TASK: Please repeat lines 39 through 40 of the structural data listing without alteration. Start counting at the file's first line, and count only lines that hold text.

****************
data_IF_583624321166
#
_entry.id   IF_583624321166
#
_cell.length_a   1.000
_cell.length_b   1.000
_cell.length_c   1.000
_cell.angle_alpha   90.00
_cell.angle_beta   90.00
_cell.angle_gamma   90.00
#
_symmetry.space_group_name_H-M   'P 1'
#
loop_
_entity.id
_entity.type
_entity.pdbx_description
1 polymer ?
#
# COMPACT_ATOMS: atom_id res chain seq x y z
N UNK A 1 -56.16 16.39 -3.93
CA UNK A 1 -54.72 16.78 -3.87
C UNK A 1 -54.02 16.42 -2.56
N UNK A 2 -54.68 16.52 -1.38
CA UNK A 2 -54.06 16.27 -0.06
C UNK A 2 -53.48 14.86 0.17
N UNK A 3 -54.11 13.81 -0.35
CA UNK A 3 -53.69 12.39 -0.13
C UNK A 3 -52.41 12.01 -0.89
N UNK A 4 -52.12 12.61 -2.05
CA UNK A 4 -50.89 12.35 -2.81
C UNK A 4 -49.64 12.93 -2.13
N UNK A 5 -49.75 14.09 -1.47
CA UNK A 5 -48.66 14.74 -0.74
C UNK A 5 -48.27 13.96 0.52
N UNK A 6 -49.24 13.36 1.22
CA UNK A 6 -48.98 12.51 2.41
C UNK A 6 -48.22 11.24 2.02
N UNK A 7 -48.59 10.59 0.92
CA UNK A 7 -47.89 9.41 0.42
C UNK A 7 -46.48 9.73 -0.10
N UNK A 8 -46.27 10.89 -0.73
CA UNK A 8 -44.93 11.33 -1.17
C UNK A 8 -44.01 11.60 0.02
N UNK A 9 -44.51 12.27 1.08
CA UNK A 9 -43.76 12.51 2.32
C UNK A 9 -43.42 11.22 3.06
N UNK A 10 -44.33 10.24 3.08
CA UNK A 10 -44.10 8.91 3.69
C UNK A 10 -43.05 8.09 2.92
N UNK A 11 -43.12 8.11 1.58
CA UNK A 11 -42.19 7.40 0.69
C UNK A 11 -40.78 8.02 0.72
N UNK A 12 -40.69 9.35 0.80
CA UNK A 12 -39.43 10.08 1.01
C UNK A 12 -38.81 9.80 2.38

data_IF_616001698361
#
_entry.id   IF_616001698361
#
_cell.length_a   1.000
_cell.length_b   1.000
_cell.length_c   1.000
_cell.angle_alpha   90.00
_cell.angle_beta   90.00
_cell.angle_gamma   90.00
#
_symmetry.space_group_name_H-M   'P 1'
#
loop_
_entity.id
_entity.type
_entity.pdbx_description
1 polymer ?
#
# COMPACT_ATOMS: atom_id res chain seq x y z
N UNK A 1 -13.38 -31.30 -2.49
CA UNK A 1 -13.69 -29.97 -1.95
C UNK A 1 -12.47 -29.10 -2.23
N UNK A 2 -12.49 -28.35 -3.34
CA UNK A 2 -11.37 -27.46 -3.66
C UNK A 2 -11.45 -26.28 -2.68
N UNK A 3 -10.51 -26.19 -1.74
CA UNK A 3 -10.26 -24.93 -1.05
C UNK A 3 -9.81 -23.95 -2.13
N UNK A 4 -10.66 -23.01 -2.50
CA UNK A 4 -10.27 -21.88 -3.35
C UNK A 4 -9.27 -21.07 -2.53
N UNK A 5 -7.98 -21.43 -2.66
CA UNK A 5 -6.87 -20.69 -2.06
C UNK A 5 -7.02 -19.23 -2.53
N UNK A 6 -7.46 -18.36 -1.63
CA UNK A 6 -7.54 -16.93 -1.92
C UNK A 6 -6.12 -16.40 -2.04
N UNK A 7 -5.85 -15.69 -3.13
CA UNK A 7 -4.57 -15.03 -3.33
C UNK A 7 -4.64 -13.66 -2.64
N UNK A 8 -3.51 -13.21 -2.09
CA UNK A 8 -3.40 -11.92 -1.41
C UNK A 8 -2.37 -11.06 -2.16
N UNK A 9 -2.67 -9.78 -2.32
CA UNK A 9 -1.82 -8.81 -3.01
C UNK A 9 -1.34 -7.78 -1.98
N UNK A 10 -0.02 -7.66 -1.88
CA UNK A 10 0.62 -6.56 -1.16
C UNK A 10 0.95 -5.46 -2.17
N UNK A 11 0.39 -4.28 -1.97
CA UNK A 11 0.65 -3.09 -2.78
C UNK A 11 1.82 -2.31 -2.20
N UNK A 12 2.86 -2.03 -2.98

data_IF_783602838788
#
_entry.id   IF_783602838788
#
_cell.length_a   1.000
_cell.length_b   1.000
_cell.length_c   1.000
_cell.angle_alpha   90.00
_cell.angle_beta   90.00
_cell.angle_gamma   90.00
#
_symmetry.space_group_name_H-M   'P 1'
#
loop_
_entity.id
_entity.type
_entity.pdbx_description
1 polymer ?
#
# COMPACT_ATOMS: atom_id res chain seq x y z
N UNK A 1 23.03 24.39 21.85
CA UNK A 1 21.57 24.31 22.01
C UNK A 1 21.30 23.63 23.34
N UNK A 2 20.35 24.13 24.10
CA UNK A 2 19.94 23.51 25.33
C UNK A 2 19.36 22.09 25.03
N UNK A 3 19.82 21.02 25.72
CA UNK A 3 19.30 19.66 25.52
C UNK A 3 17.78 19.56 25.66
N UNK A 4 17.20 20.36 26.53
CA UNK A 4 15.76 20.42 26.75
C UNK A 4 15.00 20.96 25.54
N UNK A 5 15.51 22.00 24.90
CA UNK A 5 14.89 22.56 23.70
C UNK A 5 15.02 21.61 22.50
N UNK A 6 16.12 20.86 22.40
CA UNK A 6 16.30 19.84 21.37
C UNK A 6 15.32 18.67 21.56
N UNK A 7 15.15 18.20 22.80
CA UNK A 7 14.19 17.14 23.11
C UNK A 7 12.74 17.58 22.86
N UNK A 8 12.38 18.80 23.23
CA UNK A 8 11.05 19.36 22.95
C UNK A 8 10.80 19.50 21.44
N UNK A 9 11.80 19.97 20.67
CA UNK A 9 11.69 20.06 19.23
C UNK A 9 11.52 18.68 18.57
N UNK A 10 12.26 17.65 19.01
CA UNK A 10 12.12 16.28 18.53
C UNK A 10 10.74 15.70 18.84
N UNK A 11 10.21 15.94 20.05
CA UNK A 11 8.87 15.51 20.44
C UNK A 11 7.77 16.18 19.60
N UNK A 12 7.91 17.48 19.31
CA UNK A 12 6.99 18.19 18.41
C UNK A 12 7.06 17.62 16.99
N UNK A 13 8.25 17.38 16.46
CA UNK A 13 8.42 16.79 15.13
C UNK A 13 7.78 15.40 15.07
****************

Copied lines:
N UNK A 7 -48.59 10.59 0.92
CA UNK A 7 -47.89 9.41 0.42